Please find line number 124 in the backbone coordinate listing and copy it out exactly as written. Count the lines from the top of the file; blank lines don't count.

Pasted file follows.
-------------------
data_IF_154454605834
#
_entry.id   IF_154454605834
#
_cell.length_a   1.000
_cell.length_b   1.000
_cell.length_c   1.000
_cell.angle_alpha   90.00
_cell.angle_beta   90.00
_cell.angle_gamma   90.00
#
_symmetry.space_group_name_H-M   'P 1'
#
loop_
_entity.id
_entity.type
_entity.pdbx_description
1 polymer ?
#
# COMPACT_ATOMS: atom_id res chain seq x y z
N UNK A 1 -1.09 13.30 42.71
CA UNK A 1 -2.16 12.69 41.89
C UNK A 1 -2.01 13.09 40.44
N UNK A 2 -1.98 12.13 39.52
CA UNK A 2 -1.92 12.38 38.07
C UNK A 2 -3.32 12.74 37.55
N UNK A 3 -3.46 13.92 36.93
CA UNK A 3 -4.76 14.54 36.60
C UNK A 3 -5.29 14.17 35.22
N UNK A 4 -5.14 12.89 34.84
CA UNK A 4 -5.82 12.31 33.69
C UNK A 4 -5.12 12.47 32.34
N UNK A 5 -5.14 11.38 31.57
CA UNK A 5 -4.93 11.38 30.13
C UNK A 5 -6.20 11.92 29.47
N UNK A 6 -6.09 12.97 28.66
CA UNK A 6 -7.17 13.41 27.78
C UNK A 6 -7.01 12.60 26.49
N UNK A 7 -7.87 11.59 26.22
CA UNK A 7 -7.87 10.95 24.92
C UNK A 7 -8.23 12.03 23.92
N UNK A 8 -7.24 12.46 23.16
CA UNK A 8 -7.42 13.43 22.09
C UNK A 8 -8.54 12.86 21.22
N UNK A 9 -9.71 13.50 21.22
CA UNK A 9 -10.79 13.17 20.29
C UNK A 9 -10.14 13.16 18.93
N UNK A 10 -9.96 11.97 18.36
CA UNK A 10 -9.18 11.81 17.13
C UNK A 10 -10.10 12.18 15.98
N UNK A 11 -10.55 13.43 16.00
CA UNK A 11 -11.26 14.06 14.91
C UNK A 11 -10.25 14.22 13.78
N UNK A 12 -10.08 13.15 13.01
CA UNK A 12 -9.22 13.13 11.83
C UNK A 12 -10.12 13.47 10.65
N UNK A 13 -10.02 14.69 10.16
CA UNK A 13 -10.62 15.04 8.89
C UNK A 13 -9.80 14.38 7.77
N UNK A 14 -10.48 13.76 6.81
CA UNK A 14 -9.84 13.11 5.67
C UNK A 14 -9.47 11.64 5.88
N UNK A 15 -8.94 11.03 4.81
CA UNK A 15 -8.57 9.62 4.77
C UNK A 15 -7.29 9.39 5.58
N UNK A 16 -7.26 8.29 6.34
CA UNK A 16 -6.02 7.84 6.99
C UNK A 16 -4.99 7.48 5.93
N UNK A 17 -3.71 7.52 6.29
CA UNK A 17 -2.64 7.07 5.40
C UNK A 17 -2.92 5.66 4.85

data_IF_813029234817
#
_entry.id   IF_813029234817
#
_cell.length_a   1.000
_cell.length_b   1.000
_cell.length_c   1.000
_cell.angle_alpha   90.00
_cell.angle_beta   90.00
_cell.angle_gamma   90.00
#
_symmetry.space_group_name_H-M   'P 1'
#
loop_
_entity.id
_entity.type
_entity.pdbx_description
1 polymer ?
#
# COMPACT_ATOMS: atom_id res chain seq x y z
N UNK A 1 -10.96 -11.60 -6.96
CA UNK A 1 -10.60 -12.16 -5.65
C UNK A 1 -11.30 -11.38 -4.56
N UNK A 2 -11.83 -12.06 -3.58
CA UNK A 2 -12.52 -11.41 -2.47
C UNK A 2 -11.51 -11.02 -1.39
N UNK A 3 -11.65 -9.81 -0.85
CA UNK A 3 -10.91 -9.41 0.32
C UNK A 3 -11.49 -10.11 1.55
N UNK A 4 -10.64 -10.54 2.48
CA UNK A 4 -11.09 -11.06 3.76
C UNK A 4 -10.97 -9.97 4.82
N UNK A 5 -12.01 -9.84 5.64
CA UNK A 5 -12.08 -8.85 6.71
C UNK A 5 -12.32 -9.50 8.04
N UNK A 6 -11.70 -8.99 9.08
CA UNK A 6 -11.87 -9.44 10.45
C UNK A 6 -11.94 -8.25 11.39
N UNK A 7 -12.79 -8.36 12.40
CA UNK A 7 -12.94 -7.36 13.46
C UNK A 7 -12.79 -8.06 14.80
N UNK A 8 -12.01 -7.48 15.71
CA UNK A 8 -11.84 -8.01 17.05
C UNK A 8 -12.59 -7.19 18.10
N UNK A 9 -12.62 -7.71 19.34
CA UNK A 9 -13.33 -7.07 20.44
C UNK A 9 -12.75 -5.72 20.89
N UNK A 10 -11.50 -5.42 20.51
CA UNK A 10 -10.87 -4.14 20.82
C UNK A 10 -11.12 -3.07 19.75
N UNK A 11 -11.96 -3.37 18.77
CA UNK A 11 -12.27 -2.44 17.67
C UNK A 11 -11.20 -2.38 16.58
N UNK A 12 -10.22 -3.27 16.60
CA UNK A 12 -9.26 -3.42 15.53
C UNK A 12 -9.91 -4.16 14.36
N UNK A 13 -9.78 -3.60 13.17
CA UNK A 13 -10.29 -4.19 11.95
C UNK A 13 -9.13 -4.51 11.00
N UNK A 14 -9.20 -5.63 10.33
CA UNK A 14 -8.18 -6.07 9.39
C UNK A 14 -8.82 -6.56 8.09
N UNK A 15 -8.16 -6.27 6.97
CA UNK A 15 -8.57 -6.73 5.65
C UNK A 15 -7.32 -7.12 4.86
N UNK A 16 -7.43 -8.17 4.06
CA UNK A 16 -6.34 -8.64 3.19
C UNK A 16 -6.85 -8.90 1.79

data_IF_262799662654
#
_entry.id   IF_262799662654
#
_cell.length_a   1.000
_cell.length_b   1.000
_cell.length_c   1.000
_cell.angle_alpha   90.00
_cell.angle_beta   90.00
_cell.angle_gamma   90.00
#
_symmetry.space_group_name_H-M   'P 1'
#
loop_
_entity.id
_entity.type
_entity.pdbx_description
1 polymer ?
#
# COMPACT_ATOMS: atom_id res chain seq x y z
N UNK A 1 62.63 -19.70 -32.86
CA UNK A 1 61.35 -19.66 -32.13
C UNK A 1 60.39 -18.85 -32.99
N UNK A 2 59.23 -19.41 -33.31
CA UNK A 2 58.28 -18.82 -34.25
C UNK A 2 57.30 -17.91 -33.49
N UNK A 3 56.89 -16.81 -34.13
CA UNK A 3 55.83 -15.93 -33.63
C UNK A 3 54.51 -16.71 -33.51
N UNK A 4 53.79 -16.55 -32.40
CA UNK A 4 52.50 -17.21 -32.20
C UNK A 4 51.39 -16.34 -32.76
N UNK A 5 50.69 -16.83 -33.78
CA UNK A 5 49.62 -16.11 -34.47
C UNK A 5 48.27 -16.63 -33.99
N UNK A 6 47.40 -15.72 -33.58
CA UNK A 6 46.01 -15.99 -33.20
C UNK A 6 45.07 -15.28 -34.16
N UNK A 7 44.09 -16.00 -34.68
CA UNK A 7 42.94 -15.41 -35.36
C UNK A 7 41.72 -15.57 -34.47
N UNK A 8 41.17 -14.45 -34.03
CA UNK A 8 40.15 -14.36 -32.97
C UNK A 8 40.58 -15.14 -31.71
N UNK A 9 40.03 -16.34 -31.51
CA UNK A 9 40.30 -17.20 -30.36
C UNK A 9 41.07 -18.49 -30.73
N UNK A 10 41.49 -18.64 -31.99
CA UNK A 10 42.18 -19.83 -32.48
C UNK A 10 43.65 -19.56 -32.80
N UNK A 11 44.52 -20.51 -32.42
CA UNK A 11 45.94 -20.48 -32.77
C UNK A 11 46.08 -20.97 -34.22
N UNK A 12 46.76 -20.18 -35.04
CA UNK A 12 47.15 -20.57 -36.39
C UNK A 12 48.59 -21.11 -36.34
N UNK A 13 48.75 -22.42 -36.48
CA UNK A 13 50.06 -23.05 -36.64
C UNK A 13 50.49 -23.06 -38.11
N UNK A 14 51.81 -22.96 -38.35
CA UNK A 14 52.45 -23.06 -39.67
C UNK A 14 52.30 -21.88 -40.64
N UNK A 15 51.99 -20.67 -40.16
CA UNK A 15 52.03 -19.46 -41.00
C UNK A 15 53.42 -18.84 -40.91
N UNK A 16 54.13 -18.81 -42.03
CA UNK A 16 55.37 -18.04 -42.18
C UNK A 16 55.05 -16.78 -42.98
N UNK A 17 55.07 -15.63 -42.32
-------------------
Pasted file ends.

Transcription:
C UNK A 11 -11.20 -2.38 16.58